SharePoint

Impress Your Boss! Autogenerate a Word Doc with Metadata in SharePoint Online

This post covers how to set up functionality to automatically add an MS Word document created from a template to a library by specifying metadata in an HTML form using Javascript in a Content Editor web part.

It is based on the posts found here and here, and clarifies some steps and adds the HTML form and JavaScript for collecting metadata and adding the list item.

What you’ll need: O365 with SharePoint site administrator permissions, SharePoint Designer 2013 (get here).

Okay, so let’s get to it!

Step #1: Create a content type.

  1. Go Settings -> Site Settings -> Site content types (under Web Designer Galleries)
  2. Click Create
  3. Enter a Name. I’ll use “Deviations Content Type” because I’m tracking deviations.
  4. Under Parent Content Type, select Document Content Types and Document.
  5. I recommend putting custom stuff into a New group, so it’s easy to find later. I’m going to create a New group called “Tools”.
  6. Your content type settings should look something like the below. Click OK.1. New Content Type

Step #2: Add columns to the content type. These are the “metadata” that will be displayed in your Word document.

  1. Select Add from new site column.
  2. Enter the Column name, select the type, add to the Existing group you created in step 1, and click OK. Repeat for all the metadata columns you desire. I’m adding “Dev Number”, “Dev Open”, “Dev Type”, “Dev Category”, “Dev Closed”, and “Document”, with the below settings if you’re interested.
    # Column Name Column Type Required Must be Unique Notes
    1 Dev Number Single line of text Yes Yes Auto-generated from document number
    2 Dev Open Date and Time Yes No Date deviation was discovered
    3 Dev Type Choice Yes No Minor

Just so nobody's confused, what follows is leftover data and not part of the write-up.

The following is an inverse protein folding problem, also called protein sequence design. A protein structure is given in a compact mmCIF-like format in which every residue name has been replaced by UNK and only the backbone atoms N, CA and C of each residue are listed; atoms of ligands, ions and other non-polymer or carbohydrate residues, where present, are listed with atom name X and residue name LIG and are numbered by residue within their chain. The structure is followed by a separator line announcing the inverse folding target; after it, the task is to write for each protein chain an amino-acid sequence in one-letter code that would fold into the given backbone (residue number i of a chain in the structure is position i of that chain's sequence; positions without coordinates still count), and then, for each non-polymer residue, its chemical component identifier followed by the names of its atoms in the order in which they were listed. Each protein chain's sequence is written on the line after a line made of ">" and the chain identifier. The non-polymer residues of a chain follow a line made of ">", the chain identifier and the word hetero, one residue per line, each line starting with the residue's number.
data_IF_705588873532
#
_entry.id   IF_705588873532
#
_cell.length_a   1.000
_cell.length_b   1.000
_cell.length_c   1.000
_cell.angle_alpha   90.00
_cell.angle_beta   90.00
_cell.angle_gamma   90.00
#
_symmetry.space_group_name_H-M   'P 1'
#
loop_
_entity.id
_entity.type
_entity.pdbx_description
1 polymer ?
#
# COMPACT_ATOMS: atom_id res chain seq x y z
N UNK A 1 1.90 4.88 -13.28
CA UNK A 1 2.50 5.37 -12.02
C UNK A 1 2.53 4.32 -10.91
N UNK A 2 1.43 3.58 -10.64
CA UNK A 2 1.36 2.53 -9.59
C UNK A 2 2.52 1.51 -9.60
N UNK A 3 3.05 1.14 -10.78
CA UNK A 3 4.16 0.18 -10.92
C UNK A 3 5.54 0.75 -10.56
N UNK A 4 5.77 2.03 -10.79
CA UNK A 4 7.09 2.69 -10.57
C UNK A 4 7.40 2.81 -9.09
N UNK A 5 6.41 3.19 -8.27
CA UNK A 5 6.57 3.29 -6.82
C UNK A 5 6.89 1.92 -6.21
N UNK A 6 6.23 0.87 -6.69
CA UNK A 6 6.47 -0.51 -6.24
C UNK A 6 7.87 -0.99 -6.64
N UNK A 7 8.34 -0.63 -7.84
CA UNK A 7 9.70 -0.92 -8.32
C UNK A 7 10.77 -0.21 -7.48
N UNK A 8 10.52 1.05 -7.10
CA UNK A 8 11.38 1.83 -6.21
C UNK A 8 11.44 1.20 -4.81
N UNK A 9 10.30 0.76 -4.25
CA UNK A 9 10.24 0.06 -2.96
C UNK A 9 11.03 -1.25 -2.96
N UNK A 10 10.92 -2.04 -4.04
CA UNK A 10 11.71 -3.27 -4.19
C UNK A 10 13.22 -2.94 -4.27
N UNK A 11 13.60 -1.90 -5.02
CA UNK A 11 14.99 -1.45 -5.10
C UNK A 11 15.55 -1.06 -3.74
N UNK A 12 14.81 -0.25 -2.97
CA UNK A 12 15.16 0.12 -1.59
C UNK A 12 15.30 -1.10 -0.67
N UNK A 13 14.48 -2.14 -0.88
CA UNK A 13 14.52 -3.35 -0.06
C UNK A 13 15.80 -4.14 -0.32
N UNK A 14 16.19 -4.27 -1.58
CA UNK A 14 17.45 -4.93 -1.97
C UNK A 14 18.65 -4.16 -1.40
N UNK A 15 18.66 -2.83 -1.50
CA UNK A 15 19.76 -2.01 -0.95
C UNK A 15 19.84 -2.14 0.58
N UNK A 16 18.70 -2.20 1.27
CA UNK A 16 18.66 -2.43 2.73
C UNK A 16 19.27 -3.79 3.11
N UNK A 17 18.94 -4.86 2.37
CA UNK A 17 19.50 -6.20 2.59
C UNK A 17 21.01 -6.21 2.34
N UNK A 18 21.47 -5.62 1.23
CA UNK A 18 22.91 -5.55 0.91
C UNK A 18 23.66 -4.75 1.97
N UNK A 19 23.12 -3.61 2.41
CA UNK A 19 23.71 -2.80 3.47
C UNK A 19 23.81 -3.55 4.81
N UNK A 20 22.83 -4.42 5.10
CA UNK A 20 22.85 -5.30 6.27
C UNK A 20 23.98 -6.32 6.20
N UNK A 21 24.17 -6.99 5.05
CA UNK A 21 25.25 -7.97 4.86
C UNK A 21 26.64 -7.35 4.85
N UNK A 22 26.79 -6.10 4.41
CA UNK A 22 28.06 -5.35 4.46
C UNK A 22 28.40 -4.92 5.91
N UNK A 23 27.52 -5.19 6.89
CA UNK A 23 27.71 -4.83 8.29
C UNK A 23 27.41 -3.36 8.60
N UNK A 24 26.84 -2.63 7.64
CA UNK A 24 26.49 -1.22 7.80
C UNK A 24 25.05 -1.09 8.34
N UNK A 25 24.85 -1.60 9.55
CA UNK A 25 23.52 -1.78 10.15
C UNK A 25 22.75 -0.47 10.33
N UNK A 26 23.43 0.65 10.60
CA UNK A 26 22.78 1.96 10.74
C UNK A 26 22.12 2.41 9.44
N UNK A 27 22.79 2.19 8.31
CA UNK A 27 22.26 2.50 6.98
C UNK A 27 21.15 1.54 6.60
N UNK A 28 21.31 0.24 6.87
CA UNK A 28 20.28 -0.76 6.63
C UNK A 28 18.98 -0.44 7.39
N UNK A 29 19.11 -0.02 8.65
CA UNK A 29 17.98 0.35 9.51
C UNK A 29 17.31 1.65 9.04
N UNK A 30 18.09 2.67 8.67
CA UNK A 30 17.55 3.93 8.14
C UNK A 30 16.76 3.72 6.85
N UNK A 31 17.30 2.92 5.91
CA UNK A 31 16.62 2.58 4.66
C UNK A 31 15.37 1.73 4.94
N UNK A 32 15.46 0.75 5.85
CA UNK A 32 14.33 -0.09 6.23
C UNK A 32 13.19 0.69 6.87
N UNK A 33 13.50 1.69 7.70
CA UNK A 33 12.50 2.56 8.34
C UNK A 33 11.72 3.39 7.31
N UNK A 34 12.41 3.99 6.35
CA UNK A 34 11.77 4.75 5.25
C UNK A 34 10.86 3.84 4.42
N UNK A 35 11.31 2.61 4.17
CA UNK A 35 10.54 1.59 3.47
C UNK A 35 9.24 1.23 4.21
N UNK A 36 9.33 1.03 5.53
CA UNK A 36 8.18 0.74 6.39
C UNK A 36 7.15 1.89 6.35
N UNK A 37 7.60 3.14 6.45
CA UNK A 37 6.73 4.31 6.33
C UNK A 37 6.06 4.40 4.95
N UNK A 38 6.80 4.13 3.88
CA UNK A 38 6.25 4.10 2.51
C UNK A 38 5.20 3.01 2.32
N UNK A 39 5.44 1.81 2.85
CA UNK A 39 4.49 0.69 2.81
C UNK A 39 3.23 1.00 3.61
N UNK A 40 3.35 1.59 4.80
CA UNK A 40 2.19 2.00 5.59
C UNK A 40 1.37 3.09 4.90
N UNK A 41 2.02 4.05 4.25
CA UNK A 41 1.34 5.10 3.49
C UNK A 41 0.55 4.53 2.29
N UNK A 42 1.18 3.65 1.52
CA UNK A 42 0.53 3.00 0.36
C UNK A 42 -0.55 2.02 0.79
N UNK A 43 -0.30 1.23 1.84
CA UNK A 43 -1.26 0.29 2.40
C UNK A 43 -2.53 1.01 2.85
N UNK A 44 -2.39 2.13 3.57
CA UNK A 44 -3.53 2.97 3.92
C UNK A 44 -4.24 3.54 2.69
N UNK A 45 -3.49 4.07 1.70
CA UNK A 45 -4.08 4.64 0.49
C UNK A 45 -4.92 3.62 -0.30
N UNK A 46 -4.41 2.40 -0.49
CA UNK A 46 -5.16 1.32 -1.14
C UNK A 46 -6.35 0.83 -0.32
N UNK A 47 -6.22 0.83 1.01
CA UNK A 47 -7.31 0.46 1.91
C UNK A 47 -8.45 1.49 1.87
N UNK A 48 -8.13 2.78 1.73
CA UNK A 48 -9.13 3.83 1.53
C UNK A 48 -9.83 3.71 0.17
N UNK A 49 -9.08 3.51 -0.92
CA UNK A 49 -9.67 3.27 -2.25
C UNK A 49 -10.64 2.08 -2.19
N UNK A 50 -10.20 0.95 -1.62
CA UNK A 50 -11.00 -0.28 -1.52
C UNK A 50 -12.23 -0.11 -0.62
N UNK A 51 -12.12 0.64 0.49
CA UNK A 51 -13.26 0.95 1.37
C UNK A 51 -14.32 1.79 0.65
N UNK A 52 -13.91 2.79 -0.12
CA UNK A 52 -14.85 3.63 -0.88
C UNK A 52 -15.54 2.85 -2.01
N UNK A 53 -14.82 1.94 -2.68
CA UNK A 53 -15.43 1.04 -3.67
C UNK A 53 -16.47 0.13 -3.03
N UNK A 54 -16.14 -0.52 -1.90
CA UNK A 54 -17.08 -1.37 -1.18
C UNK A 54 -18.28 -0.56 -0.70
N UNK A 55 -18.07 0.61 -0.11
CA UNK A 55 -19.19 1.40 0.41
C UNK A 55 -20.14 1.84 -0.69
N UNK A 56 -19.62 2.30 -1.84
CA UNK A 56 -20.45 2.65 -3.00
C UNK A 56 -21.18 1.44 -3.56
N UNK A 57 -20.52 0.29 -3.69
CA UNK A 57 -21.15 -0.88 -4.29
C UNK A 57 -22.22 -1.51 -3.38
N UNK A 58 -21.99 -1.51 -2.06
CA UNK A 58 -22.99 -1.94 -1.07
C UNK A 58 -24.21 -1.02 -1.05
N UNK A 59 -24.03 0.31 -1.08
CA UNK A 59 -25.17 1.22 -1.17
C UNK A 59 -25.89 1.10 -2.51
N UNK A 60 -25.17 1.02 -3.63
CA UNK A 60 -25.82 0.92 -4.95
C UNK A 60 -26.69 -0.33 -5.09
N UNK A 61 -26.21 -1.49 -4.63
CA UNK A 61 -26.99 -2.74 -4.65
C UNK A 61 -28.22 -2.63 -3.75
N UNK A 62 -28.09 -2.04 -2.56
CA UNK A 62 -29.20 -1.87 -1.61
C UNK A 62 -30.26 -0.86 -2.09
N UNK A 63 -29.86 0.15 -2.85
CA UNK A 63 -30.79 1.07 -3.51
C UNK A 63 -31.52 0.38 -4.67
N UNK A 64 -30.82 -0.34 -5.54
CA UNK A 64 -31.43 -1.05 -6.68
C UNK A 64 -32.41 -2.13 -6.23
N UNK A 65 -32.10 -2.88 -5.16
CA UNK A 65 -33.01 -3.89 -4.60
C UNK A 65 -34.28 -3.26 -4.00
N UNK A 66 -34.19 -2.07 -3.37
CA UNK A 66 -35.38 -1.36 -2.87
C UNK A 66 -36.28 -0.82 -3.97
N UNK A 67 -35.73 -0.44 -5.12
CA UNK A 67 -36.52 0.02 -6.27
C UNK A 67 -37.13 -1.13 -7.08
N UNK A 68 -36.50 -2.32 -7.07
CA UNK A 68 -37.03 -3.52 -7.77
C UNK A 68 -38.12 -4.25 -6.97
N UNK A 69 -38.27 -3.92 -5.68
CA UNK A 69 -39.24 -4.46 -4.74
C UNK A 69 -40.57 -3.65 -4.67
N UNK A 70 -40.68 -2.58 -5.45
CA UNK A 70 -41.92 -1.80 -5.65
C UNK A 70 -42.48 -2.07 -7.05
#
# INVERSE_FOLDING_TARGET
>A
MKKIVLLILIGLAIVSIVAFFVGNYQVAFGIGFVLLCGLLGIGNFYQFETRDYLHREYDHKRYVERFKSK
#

Major
    Critical
    4 Dev Category Choice Yes No Failure to Meet Acceptance Criterion
    Unexpected Conditions or Test Results
    Test Cannot Be Completed as Written
    Test Form Error
    Other
    5 Dev Closed Date and Time No No Date deviation was closed
    6 Document Lookup Yes No Lookup from C&Q Documents list

Step #3: Create your info list. This is the list where your metadata will be stored, and that will trigger the workflow to create your new word document.

  1. Settings -> Add an app
  2. Select Custom List
  3. Give your list a Name and select Create. I’m using “DevInfo”.
  4. Go to your list -> Settings.
  5. Select Add from existing site columns
  6. If you’ve been grouping (see Step #1, item 5), you can select your group from the Select site columns from dropdown. Move all the metadata columns created in step #2 to Columns to add and click OK. Mine looks like:2. Add Columns to List.PNG

Step #4: Create your document library. This is where your auto-generated MS Word documents will reside.

  1. Settings -> Add an app
  2. Select Document Library
  3. Give your library a Name and select Create. I’m using “Deviations”.
  4. Go to your library -> Settings.
  5. Select Advanced settings and set Allow management of content types? to Yes and click OK.
  6. Back on the Settings page, under Content Types, select the Document content type and then Delete this content type.